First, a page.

Canadian Council of Child and Youth Advocates releases national paper on youth suicide

Outlook from Thunderbird

OTTAWA – “Suicide is the second most common cause of death amongst young people in Canada,” said Del Graff, Alberta Child and Youth Advocate, and president of the CCCYA. “By ensuring communities are appropriately resourced, governments can play a key role in preventing these tragic deaths. While the rate of suicide is disproportionately high among Indigenous youth and requires particular attention, preventing suicide for all young people, including those at elevated risk, must be our collective priority.”  The Canadian Council of Child and Youth Advocates (CCCYA) published A National Paper on Youth Suicide that calls on governments at the national, provincial and territorial levels to take concrete action to prevent youth suicide in Canada.

The paper consolidates research by the CCCYA members that led to the identification of three broad findings related to youth suicide: the impact of traumatic childhood experiences, the importance of service integration and continuity and how the voices of children and youth need to be at the front of change.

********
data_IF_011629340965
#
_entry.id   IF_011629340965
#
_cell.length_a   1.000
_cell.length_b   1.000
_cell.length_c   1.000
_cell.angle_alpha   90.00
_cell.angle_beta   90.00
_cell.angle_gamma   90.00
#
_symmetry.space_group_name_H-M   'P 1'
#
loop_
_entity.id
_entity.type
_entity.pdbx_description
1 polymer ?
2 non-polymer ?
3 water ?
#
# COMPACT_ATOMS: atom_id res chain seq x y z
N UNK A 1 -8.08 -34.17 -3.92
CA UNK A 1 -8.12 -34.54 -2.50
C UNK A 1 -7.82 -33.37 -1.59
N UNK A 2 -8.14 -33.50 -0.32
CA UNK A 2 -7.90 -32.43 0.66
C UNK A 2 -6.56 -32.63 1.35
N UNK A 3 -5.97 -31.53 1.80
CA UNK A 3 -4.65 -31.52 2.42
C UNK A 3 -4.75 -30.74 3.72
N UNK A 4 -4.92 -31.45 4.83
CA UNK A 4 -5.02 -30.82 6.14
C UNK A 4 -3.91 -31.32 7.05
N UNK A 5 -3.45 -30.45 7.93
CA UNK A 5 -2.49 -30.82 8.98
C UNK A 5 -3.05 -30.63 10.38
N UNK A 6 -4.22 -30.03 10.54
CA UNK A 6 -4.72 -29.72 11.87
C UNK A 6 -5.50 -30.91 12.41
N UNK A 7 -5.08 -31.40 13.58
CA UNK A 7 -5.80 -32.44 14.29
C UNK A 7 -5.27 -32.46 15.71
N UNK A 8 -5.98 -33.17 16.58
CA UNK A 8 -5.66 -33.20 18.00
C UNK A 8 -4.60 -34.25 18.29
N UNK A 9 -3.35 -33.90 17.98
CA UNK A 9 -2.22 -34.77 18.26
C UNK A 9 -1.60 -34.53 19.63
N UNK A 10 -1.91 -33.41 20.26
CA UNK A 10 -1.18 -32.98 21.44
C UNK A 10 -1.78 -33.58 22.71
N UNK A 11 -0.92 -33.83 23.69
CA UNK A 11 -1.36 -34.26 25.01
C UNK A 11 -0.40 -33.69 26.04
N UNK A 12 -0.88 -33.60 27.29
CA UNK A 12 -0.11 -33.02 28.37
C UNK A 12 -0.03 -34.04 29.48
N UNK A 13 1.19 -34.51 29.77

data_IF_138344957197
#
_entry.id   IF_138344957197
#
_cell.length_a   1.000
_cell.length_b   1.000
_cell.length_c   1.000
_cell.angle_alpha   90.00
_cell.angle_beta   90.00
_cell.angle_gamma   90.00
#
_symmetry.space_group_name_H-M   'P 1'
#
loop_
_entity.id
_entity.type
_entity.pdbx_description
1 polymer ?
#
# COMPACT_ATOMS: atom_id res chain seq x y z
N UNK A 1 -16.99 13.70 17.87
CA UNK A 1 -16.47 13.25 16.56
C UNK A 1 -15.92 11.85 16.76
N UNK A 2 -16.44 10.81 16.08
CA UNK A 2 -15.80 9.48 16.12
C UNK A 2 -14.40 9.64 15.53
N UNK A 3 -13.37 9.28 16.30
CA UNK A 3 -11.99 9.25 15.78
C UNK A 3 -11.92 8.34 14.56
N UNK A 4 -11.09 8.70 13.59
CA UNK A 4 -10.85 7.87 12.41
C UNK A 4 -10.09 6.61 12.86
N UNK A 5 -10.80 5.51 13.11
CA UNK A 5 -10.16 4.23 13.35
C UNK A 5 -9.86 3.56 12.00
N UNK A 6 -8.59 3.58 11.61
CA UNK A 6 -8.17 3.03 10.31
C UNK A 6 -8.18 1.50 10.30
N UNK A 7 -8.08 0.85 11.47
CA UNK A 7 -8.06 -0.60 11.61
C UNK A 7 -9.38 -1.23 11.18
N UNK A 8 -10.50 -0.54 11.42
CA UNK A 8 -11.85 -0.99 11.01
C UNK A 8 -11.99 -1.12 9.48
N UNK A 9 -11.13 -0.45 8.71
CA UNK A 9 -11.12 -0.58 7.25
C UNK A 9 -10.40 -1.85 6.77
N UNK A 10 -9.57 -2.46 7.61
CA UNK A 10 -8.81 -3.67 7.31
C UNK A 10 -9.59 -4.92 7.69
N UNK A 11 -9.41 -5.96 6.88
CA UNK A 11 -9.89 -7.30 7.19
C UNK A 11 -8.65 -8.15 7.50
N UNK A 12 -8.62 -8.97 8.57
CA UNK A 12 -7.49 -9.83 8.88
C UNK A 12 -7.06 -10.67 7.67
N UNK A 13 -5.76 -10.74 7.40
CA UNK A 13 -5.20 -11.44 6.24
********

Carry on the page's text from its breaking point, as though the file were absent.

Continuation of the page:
As this year marks the 30th anniversary of the United Nations Convention on the Rights of the Child, the CCCYA challenges federal, provincial and territorial governments to review their commitments to young people and ensure the required institutions and resources are in place to safeguard their rights.

Read A National Paper on Youth Suicide.

About the Canadian Council of Child and Youth Advocates
The Canadian Council of Child and Youth Advocates is an association of government-appointed children’s advocates, ombudsman and representatives with an explicit mandate to protect the rights of children and youth in Canada. They are appointed by their government as independent officers of the legislatures in their respective jurisdictions. The CCCYA draws members from 10 provinces and two territories: Alberta, British Columbia, Manitoba, New Brunswick, Newfoundland and Labrador, Nova Scotia, Nunavut, Ontario, Prince Edward Island, Québec, Saskatchewan, and Yukon.
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